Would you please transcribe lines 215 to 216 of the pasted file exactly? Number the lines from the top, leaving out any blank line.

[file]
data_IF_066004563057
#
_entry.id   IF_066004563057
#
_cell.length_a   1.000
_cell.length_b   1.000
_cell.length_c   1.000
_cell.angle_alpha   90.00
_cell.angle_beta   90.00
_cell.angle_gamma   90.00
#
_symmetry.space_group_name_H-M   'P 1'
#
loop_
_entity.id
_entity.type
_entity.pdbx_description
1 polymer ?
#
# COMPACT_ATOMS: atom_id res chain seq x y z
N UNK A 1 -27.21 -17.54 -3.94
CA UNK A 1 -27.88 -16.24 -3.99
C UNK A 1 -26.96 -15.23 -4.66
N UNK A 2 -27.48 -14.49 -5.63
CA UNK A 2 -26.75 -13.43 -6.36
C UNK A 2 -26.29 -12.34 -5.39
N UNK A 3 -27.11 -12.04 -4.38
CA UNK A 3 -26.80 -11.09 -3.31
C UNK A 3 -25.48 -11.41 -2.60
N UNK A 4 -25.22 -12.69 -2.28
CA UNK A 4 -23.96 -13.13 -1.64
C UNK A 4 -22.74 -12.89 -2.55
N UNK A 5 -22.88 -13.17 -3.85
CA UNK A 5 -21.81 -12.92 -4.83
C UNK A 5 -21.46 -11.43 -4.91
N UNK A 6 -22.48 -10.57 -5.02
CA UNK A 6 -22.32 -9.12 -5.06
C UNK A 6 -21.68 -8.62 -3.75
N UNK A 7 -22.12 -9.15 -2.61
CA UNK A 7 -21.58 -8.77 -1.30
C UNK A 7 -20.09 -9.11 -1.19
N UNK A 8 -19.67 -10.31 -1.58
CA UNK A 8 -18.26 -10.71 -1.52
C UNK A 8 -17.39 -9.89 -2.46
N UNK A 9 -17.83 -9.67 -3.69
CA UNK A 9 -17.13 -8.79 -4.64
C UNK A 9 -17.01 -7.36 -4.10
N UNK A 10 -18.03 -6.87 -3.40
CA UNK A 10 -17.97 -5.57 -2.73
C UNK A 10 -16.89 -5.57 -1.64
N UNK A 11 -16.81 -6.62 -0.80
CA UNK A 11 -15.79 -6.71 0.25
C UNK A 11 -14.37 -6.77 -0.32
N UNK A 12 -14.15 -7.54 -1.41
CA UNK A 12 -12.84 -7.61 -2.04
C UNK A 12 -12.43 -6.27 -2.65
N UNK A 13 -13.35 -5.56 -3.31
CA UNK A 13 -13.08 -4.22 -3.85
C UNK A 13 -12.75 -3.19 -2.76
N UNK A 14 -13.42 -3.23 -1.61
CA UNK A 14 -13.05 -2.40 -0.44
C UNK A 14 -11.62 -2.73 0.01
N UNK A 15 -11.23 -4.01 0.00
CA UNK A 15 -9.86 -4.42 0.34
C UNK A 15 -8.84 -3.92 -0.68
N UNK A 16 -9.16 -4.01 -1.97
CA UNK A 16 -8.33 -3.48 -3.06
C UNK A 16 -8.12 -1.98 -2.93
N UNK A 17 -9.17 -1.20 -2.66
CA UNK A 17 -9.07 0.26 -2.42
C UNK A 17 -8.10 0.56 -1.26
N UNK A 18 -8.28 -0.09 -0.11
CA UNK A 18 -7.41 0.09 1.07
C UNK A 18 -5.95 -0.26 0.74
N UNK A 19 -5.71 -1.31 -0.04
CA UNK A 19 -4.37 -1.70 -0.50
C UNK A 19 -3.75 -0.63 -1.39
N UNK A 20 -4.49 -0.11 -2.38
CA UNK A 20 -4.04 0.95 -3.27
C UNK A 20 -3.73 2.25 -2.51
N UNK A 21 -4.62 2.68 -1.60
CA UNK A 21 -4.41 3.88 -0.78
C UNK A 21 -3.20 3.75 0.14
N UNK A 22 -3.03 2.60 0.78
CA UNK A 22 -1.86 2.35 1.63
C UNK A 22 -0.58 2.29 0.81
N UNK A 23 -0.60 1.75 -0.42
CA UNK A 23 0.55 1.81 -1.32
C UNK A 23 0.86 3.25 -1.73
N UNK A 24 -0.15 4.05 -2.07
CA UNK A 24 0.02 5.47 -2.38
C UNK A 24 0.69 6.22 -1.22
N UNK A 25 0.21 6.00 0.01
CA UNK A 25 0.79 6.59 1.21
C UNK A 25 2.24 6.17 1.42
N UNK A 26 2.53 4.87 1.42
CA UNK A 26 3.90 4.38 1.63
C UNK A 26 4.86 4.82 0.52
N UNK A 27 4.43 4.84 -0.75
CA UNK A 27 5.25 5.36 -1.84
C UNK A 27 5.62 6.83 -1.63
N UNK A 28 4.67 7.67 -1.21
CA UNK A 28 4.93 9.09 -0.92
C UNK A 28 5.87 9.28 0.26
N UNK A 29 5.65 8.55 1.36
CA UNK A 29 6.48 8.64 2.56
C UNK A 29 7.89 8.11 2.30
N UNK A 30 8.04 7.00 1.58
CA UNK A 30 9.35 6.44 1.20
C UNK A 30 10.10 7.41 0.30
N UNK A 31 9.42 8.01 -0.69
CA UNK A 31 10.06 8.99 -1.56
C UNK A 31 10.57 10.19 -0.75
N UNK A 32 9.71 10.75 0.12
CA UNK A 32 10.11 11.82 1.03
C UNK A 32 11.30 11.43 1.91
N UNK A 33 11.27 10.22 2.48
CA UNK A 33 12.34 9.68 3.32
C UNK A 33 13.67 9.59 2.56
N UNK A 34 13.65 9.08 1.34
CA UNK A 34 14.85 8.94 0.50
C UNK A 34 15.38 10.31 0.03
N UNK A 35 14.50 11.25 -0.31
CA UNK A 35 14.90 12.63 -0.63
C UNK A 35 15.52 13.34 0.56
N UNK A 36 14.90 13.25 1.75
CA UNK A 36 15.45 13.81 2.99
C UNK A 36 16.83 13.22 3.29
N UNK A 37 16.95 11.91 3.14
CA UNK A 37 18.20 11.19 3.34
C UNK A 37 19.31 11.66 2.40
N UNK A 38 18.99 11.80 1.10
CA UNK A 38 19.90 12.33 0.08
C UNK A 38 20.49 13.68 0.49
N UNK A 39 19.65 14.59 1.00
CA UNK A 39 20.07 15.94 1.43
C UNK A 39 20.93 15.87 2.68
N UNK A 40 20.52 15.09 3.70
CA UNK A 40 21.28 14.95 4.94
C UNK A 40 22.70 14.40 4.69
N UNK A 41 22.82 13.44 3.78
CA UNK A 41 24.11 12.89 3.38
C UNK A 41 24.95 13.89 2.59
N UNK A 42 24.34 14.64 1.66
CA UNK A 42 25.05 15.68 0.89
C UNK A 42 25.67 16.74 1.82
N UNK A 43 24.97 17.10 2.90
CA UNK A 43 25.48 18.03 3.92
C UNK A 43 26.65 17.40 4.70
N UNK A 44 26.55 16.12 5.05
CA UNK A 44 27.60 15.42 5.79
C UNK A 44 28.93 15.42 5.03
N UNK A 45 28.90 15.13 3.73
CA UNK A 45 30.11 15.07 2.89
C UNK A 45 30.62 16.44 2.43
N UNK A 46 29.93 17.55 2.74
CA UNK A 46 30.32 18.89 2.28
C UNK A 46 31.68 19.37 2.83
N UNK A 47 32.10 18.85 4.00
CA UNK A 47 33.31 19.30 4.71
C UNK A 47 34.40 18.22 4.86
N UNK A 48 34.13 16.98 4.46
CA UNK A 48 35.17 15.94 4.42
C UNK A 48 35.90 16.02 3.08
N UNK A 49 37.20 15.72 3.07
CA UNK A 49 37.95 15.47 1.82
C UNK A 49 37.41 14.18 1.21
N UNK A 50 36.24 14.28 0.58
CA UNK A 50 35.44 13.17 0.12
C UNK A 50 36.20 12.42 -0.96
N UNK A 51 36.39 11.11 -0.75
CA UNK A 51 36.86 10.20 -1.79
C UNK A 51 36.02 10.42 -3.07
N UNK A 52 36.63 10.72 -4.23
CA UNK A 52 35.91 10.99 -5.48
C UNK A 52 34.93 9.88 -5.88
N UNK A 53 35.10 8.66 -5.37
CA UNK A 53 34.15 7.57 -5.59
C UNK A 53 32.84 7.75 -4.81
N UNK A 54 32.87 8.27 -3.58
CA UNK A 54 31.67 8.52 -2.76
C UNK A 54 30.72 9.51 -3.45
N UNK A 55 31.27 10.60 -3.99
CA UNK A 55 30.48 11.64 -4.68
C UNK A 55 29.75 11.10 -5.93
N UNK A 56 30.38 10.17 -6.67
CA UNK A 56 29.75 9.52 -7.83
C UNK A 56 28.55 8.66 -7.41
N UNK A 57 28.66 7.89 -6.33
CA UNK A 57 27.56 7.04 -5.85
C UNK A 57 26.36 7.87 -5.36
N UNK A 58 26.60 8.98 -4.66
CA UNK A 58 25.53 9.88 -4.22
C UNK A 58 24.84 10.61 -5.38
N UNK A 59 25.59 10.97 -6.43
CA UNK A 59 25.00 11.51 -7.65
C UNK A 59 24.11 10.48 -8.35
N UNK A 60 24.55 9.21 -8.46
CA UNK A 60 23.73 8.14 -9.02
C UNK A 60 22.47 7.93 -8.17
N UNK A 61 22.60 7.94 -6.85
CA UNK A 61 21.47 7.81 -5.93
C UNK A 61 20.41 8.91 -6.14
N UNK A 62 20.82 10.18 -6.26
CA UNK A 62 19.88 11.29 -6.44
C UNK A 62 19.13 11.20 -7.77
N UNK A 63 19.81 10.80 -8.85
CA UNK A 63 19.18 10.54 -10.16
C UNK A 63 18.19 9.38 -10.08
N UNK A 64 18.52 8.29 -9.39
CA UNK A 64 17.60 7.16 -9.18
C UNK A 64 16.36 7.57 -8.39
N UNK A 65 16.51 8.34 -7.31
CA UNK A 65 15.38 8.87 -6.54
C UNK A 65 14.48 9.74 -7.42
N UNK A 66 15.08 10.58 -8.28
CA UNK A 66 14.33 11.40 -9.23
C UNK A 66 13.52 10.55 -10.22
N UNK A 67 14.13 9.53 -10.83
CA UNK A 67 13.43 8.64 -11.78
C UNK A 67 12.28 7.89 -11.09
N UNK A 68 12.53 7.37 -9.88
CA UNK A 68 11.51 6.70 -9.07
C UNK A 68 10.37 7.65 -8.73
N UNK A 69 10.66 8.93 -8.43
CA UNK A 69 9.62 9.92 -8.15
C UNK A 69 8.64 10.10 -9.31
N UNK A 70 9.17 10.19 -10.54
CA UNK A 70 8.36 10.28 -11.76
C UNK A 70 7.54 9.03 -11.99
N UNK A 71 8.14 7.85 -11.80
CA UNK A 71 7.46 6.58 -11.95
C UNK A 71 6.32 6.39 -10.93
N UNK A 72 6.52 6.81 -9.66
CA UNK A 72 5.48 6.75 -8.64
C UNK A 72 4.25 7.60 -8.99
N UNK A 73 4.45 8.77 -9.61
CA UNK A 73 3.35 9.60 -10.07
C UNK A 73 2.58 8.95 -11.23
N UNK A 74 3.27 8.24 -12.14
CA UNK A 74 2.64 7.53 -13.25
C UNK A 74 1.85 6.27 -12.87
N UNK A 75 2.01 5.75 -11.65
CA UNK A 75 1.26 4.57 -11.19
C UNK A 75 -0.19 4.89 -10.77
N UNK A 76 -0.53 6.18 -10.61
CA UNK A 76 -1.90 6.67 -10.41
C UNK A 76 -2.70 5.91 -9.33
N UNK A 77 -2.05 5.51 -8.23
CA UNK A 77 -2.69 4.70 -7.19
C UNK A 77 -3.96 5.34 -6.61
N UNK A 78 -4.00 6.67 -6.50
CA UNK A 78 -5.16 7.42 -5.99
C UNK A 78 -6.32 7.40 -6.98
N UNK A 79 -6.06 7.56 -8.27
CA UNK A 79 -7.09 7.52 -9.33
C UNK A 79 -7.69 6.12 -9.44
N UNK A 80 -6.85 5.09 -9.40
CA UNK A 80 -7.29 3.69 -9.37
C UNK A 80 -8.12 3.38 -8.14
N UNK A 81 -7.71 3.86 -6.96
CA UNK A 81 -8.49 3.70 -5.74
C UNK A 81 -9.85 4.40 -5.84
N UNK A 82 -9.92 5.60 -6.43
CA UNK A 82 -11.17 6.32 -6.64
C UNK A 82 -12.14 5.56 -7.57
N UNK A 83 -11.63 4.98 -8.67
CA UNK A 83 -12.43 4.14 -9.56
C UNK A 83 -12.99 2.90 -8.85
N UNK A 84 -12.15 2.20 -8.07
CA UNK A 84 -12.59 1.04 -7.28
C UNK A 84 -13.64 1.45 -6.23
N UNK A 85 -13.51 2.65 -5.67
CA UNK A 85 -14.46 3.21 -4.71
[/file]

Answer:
C UNK A 65 14.48 9.74 -7.42
N UNK A 66 15.08 10.58 -8.28